President Uhuru Kenyatta’s State of the Nation address offered optimism and pessimism in equal measure.

That the President emphasized job creation through better infrastructure, reliable energy and incentives to investors was most welcome.

That the President avoided to address the question of high cost of living as aided by among others inflation was wrong. The Jubilee government has consistently failed to address the question of high cost of living for the past 4 years.

In any case, there would be little or no justification to create jobs from which lowest earners won’t be able to sustain themselves.

It was equally unconvincing for President Kenyatta to casually justify the gigantic public debt on the basis of being 50 per cent of the GDP.

The government’s high appetite on public borrowing has seen the public debt double between 2013 and 2017.

We are concerned that President Kenyatta, without justification, appeared to agree with bankers that excuse that the rate-cap law could be the reason behind low uptake of loans. It is not. We hope his proposed mitigation will not include amending The Banking Act, 2016.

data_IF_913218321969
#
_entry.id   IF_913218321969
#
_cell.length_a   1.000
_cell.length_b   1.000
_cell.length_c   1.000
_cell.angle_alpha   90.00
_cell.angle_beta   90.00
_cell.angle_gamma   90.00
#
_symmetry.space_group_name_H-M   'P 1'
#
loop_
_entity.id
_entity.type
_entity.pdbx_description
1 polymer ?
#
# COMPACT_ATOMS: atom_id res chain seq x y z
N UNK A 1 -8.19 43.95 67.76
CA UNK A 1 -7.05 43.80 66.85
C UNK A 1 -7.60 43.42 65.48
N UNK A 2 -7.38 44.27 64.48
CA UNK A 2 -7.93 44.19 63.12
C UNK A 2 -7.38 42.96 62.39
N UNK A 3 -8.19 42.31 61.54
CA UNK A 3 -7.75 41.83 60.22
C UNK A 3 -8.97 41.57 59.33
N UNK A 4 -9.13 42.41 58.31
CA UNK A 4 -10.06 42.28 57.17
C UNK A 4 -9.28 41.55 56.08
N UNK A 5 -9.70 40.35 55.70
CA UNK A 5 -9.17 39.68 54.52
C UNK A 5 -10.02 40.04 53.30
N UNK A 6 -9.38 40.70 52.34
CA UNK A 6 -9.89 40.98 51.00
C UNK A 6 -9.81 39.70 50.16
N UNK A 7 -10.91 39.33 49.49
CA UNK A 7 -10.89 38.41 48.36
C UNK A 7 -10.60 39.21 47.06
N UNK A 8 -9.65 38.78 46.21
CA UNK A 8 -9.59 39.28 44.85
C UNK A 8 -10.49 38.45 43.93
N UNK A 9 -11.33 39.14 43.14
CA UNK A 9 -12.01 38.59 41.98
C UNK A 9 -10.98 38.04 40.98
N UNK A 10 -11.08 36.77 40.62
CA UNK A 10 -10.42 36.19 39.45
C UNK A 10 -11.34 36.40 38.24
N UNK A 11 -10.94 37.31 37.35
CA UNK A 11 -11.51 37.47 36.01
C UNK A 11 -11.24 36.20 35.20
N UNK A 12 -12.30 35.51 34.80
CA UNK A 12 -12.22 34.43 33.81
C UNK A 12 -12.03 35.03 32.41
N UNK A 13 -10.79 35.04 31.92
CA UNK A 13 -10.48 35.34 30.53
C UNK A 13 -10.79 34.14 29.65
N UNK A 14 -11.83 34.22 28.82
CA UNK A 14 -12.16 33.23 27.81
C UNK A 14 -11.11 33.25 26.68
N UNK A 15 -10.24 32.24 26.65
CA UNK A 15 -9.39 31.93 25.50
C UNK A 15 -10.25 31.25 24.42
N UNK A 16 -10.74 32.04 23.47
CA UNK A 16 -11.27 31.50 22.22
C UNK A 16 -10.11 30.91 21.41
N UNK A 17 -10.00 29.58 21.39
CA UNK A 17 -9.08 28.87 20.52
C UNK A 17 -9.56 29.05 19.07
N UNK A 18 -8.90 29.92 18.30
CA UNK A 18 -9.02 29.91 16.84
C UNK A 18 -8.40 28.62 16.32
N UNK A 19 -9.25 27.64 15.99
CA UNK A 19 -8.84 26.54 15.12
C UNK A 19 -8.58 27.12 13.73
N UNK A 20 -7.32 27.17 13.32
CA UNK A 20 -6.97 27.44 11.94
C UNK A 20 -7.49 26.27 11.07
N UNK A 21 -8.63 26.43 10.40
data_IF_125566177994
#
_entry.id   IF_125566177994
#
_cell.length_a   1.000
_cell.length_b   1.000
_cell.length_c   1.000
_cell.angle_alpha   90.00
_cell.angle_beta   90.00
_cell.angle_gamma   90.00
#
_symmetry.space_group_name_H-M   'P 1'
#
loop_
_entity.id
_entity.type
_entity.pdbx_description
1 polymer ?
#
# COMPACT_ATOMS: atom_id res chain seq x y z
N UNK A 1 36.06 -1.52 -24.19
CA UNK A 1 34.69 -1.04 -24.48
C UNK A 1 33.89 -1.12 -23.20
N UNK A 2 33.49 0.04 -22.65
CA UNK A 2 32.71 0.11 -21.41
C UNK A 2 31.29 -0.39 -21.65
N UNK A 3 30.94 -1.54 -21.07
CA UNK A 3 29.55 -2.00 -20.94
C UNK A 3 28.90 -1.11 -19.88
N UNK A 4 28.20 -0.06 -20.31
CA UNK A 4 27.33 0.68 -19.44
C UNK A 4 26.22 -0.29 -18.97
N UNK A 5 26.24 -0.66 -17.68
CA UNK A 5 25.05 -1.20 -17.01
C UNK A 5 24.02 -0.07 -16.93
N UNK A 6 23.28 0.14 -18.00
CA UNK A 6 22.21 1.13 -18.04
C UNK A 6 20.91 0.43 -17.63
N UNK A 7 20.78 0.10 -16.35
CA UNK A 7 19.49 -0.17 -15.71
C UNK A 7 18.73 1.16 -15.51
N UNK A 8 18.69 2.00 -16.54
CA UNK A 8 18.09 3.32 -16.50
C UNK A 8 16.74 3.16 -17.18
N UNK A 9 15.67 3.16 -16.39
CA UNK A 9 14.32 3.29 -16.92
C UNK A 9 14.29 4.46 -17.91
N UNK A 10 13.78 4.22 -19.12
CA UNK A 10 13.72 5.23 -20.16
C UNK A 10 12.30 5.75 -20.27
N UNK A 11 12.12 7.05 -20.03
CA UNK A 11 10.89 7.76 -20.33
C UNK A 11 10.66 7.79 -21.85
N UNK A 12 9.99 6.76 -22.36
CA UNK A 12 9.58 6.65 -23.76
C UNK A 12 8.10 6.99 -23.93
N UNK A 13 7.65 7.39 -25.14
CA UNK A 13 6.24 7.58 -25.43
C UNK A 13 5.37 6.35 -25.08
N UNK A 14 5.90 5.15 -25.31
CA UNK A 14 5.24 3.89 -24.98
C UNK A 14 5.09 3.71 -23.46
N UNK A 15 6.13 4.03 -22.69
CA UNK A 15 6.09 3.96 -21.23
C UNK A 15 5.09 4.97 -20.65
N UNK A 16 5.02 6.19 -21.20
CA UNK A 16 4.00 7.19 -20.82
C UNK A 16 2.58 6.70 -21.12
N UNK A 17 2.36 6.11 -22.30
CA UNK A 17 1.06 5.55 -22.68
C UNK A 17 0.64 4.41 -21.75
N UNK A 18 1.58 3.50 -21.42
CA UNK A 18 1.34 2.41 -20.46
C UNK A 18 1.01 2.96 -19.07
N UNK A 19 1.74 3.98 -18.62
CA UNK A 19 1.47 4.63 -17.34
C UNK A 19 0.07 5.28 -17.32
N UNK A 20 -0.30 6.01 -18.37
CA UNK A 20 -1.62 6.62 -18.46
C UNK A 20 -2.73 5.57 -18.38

The President while lamenting about high level corruption in government failed to offer tangible mitigation measures to the challenge. He should have given new approaches to tackling the menace.

The question of sustained labour unrest and attendant excessive public wage bill should have concerned the President beyond the Salary and Remuneration Commission (SRC) capacity to tame the ballooning recurrent expenditure versus the shrinking development budget.



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